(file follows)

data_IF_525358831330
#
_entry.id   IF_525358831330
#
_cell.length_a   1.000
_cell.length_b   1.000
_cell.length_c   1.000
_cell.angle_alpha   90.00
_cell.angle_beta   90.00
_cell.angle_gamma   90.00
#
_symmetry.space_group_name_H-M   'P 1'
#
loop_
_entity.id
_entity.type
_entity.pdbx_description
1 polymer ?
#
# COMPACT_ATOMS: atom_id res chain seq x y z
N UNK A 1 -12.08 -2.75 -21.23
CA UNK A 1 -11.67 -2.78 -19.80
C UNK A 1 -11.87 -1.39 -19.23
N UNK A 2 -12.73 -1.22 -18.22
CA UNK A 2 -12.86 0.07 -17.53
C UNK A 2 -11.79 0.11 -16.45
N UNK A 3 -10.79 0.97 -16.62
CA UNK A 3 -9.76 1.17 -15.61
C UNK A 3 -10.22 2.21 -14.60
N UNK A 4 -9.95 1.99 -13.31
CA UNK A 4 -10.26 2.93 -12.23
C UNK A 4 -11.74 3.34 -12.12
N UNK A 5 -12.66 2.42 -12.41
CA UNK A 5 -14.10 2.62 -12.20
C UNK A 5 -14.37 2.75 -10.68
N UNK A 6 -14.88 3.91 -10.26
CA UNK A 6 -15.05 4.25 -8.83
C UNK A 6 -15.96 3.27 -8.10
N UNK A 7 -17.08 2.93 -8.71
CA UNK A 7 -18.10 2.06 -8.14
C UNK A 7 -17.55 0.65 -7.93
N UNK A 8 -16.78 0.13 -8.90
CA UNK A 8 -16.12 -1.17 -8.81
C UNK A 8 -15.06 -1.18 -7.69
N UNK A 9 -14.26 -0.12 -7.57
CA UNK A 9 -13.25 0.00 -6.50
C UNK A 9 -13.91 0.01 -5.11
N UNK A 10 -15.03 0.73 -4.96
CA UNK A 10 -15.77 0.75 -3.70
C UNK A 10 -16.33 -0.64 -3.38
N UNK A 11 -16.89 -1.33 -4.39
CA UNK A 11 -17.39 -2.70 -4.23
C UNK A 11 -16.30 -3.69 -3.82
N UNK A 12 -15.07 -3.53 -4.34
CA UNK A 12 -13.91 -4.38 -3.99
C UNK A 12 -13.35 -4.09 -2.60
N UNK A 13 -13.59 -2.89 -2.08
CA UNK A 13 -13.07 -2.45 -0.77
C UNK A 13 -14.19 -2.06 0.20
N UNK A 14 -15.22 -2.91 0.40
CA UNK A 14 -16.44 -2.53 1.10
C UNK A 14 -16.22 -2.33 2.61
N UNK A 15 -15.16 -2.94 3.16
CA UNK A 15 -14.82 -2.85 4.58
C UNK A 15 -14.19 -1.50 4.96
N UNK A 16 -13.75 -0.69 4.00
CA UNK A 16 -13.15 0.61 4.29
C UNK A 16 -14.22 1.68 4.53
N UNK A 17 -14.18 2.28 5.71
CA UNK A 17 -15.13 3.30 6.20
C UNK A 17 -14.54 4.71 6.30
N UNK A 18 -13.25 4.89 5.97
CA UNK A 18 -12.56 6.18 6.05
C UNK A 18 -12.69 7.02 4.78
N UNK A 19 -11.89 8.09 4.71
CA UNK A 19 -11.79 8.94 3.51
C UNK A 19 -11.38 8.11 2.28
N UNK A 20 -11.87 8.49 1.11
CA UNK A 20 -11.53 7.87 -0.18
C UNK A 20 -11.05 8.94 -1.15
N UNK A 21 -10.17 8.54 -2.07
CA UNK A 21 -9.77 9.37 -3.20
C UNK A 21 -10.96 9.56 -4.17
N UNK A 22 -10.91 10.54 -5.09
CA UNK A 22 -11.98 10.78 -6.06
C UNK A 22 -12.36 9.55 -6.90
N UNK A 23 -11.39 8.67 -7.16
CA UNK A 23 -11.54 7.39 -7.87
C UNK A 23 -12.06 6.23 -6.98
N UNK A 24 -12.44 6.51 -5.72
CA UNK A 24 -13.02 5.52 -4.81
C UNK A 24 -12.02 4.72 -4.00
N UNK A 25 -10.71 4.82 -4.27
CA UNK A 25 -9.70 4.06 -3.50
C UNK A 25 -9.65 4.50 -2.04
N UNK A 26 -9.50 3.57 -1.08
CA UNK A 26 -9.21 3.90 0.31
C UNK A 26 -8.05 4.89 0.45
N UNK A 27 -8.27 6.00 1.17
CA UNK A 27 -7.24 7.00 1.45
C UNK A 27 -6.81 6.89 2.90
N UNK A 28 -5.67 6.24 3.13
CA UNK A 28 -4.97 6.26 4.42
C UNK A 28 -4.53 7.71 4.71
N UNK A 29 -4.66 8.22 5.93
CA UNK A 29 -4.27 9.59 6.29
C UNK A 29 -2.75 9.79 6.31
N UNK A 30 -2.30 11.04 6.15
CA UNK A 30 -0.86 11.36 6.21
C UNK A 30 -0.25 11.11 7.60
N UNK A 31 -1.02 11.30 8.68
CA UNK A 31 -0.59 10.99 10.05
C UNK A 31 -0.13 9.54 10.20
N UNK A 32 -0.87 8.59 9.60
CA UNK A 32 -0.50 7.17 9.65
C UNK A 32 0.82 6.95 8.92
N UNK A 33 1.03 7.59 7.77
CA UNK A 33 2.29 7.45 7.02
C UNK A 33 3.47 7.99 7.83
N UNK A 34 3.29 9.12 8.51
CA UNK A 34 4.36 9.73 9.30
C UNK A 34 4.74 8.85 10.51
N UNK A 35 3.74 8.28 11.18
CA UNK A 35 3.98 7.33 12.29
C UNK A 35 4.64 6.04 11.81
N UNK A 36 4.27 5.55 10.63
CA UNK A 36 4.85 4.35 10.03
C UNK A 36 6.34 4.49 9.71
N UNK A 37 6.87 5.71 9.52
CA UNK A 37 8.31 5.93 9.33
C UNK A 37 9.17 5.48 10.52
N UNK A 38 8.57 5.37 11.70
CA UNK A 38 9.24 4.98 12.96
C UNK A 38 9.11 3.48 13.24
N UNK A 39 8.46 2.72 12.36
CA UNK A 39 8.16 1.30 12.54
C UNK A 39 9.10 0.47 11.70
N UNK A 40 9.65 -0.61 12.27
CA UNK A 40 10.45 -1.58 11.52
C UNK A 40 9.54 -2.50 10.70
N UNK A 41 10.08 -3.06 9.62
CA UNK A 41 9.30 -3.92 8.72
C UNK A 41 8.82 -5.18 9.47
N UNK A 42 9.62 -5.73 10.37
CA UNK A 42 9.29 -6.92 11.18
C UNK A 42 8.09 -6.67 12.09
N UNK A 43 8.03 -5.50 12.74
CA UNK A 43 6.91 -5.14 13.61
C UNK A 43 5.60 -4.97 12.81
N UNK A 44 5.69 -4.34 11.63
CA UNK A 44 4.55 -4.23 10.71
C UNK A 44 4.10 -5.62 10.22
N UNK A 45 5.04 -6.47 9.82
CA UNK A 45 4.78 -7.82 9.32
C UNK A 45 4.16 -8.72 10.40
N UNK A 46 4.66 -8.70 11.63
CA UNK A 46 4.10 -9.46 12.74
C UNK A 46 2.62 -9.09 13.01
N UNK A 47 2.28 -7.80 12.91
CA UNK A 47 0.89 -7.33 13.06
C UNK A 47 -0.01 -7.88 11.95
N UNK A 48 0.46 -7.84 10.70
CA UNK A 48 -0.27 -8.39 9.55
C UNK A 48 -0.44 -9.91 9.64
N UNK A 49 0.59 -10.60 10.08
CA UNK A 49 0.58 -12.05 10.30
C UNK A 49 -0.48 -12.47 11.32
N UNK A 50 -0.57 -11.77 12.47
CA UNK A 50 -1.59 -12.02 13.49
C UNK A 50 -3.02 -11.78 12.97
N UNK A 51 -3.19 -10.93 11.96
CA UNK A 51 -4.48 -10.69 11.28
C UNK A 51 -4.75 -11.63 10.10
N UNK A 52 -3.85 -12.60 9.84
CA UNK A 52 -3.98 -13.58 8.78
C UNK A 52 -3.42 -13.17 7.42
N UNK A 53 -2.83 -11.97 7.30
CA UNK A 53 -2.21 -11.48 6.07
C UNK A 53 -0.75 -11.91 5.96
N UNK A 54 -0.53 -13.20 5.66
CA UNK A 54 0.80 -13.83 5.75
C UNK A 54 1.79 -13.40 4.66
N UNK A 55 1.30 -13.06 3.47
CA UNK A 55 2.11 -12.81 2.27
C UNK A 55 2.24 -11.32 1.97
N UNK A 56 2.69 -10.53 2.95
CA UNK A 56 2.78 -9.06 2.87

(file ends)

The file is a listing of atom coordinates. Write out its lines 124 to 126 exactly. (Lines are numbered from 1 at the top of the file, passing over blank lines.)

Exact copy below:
CA UNK A 35 3.98 7.33 12.29
C UNK A 35 4.64 6.04 11.81
N UNK A 36 4.27 5.55 10.63